The bottom line for the average family living in Gaza is simple; no work, no money, and therefore less food. If the Israelis and the Quartet (Russia, the EU, the US, and France) are right, and this undermines public support for Hamas, it will be the first time in history that such a tactic has resulted in strengthening the moderates. In Gaza such tactics have typically served to foment extremism; Hamas only grew to significant power during the massive Israeli incursions that started after the Intifada in 2001 and 2002.
But for a stunted child with life long developmental disabilities, whether the strategy works in the end, or not, is a moot point.
From the clinic we meet more doctors for lunch at a seaside restaurant. Children play in the waves crashing on the beach outside the Gaza port, and it’s a bit hard to enjoy the feast of dishes laid out for us after our visit to the clinic. One of the doctors arrives from the main hospital in Gaza city, where a feud has been going on all morning between the two hospital directors; one has been appointed by Fatah, another by Hamas. They are arguing and trashing each other’s offices, he reports, each man asserting his right as the legitimate director.
After lunch we head back to the office to develop a plan to address the household food security and the malnourished children. On the way back we stop at a souvenir store stocked with flags, key chains, plates, T-shirts, hats, pens, and other souvenirs, all of them political. There are hundreds of different items with many logos and parties, including the Iranian president Ahmedinejad, Arafat, and Hamas president Haniyah. For kicks I buy a Yassir Arafat coffee mug and a green Hamas baseball cap.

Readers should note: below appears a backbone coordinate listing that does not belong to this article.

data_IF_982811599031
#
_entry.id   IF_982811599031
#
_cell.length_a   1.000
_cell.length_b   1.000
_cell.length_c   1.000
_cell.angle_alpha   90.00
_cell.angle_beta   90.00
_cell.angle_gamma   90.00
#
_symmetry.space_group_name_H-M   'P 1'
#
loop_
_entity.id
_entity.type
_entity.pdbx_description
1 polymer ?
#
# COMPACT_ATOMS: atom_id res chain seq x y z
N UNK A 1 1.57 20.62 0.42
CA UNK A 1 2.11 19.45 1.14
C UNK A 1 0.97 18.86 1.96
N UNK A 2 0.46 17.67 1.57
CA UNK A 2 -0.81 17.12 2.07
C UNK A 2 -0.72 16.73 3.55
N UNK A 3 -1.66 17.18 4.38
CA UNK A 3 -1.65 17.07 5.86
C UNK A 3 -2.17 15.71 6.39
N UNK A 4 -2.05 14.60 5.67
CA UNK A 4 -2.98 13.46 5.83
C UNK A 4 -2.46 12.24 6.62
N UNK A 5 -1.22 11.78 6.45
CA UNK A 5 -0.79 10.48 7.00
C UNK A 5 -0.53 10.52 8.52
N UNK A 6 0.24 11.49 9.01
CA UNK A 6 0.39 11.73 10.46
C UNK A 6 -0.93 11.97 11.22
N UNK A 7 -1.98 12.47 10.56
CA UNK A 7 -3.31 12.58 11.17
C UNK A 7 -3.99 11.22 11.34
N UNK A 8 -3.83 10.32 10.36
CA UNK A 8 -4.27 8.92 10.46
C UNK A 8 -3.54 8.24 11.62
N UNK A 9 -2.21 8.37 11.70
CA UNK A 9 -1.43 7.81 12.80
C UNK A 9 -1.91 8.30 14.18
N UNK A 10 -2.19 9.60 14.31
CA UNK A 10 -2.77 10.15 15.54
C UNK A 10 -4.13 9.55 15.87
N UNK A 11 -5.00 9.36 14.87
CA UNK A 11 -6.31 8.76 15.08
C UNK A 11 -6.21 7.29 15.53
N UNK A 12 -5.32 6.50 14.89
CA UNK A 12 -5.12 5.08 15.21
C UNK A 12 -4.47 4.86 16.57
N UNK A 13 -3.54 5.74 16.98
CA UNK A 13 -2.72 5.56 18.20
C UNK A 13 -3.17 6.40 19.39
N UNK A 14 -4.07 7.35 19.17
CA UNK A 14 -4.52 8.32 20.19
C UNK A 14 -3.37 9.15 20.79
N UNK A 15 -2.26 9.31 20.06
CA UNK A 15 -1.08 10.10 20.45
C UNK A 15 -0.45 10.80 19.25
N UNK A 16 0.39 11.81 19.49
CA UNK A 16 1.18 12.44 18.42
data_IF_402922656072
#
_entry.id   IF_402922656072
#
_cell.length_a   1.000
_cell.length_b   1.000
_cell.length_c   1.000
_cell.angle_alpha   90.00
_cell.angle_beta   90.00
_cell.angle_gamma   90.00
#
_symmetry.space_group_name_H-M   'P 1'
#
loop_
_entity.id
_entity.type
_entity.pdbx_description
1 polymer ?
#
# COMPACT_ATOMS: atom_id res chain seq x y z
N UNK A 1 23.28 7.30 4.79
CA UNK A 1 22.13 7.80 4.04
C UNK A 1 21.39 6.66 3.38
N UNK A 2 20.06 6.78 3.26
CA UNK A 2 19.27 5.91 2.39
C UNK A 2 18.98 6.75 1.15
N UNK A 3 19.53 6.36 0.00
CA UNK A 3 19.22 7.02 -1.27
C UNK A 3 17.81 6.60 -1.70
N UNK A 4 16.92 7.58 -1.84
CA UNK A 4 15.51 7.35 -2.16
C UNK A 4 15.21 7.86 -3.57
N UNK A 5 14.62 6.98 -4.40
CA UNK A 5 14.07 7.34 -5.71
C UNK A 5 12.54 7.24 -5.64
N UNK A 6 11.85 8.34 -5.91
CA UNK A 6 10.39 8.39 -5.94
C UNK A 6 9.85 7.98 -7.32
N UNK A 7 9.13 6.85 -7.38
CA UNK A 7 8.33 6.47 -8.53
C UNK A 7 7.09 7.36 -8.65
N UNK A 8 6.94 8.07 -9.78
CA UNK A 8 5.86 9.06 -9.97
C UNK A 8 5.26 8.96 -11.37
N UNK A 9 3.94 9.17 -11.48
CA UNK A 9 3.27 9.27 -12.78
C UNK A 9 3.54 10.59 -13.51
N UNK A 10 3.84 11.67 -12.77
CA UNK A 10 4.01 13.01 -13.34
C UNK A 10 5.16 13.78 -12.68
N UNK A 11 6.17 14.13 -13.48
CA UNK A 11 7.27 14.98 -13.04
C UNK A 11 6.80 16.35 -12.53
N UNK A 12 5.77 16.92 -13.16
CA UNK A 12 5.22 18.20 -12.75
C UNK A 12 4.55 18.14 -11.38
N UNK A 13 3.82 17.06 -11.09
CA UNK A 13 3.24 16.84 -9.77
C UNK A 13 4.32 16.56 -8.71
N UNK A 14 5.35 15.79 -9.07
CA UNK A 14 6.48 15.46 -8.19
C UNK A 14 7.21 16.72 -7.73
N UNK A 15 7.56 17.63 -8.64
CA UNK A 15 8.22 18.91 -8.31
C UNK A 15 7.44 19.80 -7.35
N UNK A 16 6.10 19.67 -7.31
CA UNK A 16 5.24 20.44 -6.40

At 5 o’clock it’s time for us to leave Gaza. I call Leo to let him know that we are making our way toward Eretz. He tells me that several hundred of the Palestinians who have been trapped for weeks in Egypt are crossing through Eretz today, and no one else is allowed to cross. We talk on the phone several times over the next two and a half hours before he tells me to come to the crossing.
Our ambulance arrives at the concrete road block where I’ve been picked up that morning to a crowd of a hundred or so Palestinians waiting to receive their relatives as well as a handful of armed Hamas policemen in blue camouflage fatigues trying to keep them from approaching the wall to Israel.
I say goodbye to my hosts in the ambulance and walk 200 meters or so towards two massive Israeli Merkava tanks parked on the road. With their turrets pointed in my direction I have no idea if they can see me, no idea if they will allow me to cross just because I look, hopefully, like a foreigner and not a Palestinian. The sound of the tanks’ engines is deafening. But with no other choice I simply walk toward them with my hands in plain sight, and then continue walking past them toward the tunnel.